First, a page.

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27 October 2017

Bungala Solar PV Plant, Port Augusta

The 275MW Bungala solar photovoltaic power plant is being constructed approximately 10km north-east of Port Augusta in South Australia.
SMA Solar Technology will install the inverters, cables and power stations. Credit: Government of South Australia.
Bungala solar project will feature a modular utility-sized battery storage system. Credit: Government of South Australia.
The project will be developed over 800ha of rural land owned by BAC. Credit: Government of South Australia.

The 275MW Bungala solar photovoltaic power plant is being constructed approximately 10km north-east of Port Augusta in South Australia. Expected to be one of Australia’s biggest solar farms, it will support the government’s Renewable Energy Target (RET) initiative, which aims to generate 23.5% of energy from renewable sources by 2020.

Formerly owned by Bungala Solar Holding, a subsidiary of Reach Solar Energy, the project was acquired by a joint venture of Enel Green Power (EGP) and Dutch Infrastructure Fund (DIF) in April 2017.

The power project is being developed in two phases, namely Bungala Solar One and Bungala Solar Two, at a total estimated cost of $315m. Construction on the first phase began in mid-2017, while the second phase construction is expected to begin by the end of 2017.

The overall project is expected to be fully operational by the third quarter of 2018 and create approximately 350 jobs in the Port Augusta region. It will cater to the energy needs of approximately 82,000 Australian households and offset 520,000t of carbon dioxide emissions.

Location and capacity of the Australian solar power plant

The project is spread over 800ha of rural land owned by Bungala Aboriginal Corporation (BAC) near Wami Kata and Emaroo in Port Augusta. It will be installed with more than 1.2 million solar photovoltaic (PV) panels.

Bungala Solar One will cover approximately 300ha and be equipped with roughly 420,000 PV modules.

Upon completion, the entire plant will generate up to 570GWh of electricity a year. Origin Energy has signed an agreement to purchase the entire energy generated by the project.

Bungala solar power plant make-up

Bungala will use polycrystalline PV modules featuring single-axis tilting design. The modules will track and follow the Sun’s path from east to west, increasing the plant’s efficiency.

The tracker axis will be placed 1.5m above the ground with a spacing of 5.5m. At the maximum tilt angle, the PV modules will be 0.07m above ground level. The modules will be connected in series to form PV strings, which will be connected in parallel to combiner boxes.

“It will cater to the energy needs of approximately 82,000 Australian households and offset 520,000t of carbon dioxide emissions.”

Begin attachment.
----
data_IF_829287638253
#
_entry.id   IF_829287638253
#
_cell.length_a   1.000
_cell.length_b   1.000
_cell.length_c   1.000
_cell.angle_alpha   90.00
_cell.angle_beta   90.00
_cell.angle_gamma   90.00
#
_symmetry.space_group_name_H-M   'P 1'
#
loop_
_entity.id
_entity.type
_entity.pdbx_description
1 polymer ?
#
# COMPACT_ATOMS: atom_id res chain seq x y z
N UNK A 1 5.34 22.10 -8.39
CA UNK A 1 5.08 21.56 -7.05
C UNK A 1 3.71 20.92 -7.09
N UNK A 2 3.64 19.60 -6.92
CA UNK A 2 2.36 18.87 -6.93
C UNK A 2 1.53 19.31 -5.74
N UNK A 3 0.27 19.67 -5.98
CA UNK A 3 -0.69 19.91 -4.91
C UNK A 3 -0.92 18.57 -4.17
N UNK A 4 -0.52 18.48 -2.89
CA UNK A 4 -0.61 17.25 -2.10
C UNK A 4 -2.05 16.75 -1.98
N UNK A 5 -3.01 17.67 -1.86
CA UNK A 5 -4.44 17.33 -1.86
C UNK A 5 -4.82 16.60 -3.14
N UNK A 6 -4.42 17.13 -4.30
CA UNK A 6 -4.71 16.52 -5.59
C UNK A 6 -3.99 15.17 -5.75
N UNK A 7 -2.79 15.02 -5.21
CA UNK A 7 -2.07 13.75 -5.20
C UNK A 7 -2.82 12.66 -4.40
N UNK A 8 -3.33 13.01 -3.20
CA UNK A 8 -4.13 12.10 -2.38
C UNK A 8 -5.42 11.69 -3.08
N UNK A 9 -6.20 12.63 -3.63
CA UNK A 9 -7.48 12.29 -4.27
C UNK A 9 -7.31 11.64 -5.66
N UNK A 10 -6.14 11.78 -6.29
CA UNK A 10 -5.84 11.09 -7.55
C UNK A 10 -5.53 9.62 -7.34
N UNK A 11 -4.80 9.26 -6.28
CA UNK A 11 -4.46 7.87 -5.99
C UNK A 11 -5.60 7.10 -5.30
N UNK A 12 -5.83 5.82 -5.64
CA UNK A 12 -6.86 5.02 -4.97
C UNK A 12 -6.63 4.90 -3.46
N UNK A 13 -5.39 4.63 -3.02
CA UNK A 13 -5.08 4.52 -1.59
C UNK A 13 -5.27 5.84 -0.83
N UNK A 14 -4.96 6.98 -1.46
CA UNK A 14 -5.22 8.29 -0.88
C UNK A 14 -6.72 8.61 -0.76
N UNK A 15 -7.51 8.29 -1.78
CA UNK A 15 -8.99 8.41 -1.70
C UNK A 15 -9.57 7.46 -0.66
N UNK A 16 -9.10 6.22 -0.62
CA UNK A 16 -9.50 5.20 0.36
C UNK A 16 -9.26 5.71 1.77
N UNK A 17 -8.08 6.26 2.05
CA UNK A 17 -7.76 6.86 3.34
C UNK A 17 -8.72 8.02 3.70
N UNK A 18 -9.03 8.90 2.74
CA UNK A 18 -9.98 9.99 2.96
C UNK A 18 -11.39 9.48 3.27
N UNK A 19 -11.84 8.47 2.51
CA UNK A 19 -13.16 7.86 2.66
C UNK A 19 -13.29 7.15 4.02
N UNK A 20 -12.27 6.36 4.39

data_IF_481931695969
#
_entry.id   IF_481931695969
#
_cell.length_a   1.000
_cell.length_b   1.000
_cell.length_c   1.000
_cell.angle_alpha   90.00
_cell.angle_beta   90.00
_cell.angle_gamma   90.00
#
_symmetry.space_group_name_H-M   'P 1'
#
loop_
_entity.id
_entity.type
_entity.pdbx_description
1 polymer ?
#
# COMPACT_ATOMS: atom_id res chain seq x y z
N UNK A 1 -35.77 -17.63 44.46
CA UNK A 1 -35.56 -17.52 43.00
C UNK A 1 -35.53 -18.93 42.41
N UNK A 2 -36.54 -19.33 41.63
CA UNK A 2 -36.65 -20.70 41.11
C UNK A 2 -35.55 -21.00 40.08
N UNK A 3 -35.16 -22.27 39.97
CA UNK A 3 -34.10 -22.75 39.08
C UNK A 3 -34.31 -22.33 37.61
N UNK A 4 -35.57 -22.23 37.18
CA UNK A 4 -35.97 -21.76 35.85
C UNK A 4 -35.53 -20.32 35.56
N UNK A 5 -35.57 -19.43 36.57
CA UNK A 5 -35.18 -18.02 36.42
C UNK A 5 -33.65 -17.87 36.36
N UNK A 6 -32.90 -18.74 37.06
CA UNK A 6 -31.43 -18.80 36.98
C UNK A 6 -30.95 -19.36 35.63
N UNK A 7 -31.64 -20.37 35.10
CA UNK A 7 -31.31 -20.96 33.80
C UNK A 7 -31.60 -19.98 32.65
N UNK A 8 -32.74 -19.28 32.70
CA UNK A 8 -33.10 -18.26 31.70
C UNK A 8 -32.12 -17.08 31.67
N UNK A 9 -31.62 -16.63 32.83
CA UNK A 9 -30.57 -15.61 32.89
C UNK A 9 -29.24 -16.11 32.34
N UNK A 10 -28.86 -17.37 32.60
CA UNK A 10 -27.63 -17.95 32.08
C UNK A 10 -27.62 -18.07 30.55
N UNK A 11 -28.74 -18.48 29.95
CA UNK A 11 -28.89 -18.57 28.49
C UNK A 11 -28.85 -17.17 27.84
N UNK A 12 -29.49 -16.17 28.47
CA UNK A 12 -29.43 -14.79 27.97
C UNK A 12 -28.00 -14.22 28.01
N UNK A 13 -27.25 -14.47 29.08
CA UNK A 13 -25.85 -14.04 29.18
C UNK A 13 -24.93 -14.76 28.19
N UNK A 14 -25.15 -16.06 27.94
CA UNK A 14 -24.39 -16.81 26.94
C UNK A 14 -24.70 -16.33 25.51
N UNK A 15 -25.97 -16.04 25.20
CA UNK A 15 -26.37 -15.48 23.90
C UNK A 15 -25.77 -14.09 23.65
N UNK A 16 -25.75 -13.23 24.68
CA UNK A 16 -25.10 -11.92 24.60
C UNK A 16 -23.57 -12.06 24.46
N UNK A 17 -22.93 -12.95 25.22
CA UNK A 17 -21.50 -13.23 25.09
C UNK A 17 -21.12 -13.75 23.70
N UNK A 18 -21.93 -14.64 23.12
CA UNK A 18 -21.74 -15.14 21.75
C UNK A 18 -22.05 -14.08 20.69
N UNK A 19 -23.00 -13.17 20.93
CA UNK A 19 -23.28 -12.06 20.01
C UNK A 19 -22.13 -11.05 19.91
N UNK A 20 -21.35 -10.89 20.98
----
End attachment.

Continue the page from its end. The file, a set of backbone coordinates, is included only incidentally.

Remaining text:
The boxes will be connected to the inverters, which will convert the generated direct current to alternating current, which will then be stepped up by an onsite substation consisting of a 33kV collector switchyard and 33/132kV step-up transformer.

Bungala Solar will also have a modular utility-sized battery storage system.

Transmission details

The onsite substation will deliver the power generated by the plant through a new 132kV overhead line to the Emeroo and Davenport substations, located near Port Augusta.

The two substations will feed the power to Australia’s transmission grid.

Contractors involved with Bungala solar PV power project

Elecnor won the engineering, procurement and construction (EPC) contracts for both Bungala One and Bungala Two, worth $157m and $138m, respectively.

Aurecon has been contacted by Green Light Contractors, a subsidiary of Elecnor Australia, to design the plant. Aurecon is also assisting Elecnor with the preparation of management plans and commissioning of the project.

SMA Solar Technology is looking after the transportation and installation of the inverters, cables and power stations.

The technical and environmental assessments were carried out by Jacobs Consulting, while GHD Consulting carried out the grid modelling.

The legal finance tax audit modelling was done by Price Waterhouse Coopers, while the insurance-related activities were handled by Willis Towers Watson.

ACIL Allen Consulting was involved with the market analysis of the project, while Whitebox Finance planned the financial model.

Financing

Enel Green Power and Dutch Infrastructure Funds provided equity financing on a 50/50 basis for the project.

The Commonwealth Bank, National Australia Bank, Sumitomo Mitsui Banking Corporation and Societe Generale are providing debt financing for the project.

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